* In this appeal, the plaintiff challenges the district court's dismissal of his substantive claims in several respects: (1) he argues that his first charge against both parties was in fact timely; (2) he questions the propriety of the court's Rule 41(b) dismissal on the grounds that there is evidence in the record inconsistent with that result, and that the defendants failed to present sufficient evidence to defeat his claims; (3) he raises an objection to the admission of an exhibit accepted by the district court; and (4) he states that he had difficulty discovering certain documents from the Union.4 We reject each of these claims.
Under 42 U.S.C. § 2000e-5(e), an applicant must file a charge of racial discrimination with the Equal Employment Opportunity Commission "within three hundred days after the alleged unlawful employment practice occurred." The filing of such a charge within the statutory time limit is a jurisdictional prerequisite to the commencement of a Title VII action in district court. Patterson v. General Motors Corp., 631 F.2d 476, 483 (7th Cir. 1980), cert. denied, 451 U.S. 914, 101 S.Ct. 1988, 68 L.Ed.2d 304 (1981).
The incident underlying the plaintiff's first claim, i.e., his transfer from a job on a New Britain machine to deburring, occurred on March 3, 1975. His first EEOC charge was not filed until February 3, 1976. Clearly it was out of time.
Rule 41(b) Dismissals
Fed.R.Civ.P. 41(b) provides that, at the close of a plaintiff's presentation of evidence, a district court may involuntarily dismiss his action if he has shown no right to relief under the facts and law. The court must make factual findings as provided in Fed.R.Civ.P. 52(a) to support such a judgment. In this instance, the district court's disposition conformed to that standard. The court articulated the requirements for establishing a prima facie case of discrimination against each of the defendants.5 It then made findings indicating that, for each claim, the plaintiff failed to meet his burden of proof. The plaintiff now points to several isolated passages in the record that he alleges are inconsistent with that result. His showing is inconsequential. We cannot conclude that the district court's findings were clearly erroneous, and thus we affirm the court's dismissal. Patterson v. General Motors Corp., 631 F.2d at 487; Penn-Texas Corporation v. Morse, 242 F.2d 243, 246 (7th Cir. 1957).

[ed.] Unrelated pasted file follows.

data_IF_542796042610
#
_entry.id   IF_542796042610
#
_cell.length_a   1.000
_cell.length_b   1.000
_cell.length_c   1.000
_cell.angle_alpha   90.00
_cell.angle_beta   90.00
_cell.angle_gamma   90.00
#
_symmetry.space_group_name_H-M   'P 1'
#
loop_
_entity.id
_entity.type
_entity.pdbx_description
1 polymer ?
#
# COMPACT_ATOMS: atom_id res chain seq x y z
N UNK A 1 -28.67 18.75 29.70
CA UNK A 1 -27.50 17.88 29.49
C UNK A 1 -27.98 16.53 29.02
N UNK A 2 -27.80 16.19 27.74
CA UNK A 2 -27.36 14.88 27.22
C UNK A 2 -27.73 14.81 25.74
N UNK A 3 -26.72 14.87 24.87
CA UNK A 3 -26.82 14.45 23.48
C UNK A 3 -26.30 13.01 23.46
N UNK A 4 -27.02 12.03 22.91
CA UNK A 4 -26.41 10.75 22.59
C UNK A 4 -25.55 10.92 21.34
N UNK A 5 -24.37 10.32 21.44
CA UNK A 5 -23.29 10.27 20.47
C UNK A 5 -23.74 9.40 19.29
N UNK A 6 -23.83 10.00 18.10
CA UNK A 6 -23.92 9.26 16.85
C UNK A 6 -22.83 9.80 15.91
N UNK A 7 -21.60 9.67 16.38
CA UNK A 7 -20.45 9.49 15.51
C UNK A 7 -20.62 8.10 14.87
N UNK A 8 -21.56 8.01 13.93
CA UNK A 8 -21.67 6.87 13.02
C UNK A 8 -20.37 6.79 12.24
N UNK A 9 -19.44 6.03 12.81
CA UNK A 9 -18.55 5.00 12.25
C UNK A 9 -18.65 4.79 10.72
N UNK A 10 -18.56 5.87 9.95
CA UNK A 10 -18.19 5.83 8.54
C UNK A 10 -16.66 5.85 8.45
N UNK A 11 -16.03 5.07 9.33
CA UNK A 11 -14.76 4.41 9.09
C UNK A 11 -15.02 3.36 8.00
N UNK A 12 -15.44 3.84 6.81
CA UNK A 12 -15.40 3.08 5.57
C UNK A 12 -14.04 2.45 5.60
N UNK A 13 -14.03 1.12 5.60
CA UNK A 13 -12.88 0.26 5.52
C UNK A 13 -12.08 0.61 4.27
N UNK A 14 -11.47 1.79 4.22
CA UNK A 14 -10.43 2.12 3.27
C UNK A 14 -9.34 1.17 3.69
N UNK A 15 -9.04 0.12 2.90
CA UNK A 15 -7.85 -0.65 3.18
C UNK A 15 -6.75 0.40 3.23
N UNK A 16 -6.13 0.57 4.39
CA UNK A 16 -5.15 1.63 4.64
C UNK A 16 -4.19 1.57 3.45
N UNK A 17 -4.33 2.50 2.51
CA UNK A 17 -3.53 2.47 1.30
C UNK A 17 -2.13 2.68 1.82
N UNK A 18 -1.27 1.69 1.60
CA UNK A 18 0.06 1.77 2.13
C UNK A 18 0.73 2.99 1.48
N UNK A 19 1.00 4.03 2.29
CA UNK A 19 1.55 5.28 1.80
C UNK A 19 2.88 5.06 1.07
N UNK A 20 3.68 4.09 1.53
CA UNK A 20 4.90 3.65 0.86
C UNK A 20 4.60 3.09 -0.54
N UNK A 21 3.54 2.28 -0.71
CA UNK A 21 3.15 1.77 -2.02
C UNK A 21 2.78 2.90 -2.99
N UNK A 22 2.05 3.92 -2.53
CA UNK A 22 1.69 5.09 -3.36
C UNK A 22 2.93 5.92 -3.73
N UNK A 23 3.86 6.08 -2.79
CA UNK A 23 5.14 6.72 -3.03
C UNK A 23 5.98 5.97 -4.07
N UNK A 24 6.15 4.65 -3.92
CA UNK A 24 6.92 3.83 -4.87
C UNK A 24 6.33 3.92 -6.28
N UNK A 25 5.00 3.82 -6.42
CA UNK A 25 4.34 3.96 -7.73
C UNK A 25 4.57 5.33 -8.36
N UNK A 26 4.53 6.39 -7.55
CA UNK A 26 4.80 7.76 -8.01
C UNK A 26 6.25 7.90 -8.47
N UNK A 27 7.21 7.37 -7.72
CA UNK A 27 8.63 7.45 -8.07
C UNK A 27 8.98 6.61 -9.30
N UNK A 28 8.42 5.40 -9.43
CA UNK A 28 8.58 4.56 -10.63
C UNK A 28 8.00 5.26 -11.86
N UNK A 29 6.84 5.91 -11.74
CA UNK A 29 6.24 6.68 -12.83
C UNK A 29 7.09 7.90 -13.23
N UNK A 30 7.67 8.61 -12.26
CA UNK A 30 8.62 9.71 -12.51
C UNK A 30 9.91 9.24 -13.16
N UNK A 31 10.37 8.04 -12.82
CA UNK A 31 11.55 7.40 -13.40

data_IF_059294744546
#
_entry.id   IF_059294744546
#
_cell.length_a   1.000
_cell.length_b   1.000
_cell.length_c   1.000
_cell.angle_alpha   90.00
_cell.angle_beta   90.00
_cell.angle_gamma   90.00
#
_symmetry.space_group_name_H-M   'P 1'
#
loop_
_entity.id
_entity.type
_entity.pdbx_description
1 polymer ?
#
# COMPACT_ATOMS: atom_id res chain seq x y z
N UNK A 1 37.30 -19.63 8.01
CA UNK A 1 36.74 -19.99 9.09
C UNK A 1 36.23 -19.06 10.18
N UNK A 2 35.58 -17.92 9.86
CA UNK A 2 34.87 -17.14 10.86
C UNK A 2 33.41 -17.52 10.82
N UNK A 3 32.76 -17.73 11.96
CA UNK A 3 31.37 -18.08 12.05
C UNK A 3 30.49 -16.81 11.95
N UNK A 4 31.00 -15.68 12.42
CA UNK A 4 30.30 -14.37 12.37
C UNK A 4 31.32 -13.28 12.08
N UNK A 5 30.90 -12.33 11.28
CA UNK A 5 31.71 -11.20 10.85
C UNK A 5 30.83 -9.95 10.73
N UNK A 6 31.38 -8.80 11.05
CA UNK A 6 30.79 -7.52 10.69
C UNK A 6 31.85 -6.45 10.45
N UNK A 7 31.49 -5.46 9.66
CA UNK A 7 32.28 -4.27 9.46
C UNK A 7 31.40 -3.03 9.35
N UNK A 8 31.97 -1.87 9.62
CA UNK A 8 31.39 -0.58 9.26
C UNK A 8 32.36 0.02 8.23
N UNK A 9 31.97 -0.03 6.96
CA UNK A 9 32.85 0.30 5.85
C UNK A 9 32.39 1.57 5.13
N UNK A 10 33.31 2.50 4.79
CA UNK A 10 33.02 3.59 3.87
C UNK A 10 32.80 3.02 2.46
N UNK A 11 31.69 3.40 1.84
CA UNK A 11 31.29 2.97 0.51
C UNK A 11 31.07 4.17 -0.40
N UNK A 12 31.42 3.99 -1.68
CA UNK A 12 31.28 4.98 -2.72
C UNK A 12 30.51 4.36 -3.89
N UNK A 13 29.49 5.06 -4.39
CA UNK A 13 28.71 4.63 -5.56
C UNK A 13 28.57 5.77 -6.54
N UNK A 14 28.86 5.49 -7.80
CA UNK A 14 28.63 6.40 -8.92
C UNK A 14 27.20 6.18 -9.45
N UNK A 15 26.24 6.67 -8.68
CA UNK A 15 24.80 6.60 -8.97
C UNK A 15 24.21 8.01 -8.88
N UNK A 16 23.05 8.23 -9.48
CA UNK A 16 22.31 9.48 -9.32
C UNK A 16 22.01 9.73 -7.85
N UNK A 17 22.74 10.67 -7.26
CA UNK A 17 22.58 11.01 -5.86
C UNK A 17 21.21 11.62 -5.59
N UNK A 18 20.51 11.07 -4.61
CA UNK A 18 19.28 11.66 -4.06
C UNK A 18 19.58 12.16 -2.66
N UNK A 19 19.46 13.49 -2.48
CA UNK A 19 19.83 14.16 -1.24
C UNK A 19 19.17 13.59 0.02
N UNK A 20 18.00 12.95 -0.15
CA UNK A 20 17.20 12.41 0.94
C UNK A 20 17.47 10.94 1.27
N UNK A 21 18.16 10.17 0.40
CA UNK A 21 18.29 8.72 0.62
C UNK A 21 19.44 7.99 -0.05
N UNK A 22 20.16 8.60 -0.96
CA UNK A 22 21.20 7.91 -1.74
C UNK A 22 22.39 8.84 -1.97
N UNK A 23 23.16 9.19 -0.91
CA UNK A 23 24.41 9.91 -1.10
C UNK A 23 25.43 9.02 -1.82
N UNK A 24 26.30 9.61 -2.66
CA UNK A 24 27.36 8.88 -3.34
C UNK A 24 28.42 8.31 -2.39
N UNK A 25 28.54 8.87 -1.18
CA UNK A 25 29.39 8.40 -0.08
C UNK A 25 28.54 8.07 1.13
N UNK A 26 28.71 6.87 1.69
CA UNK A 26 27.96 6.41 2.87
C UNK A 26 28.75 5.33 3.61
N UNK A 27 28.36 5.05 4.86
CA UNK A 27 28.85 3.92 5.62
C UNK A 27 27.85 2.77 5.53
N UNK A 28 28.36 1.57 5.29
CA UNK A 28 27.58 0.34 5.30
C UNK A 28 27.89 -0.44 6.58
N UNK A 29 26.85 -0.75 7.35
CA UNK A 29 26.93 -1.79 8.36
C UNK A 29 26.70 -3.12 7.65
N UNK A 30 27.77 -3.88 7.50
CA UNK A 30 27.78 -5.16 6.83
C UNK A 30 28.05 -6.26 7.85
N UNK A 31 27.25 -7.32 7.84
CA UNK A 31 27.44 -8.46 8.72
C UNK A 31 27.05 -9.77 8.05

In addition, the plaintiff's charge that the defendants failed to submit evidence of non-discrimination does not compel a different result. Because the plaintiff did not establish a prima facie case of discrimination, the burden never shifted to the defendants to respond. Donaldson v. Taylor Product Div. of Tecumseh, 620 F.2d 155, 159 (7th Cir. 1980).6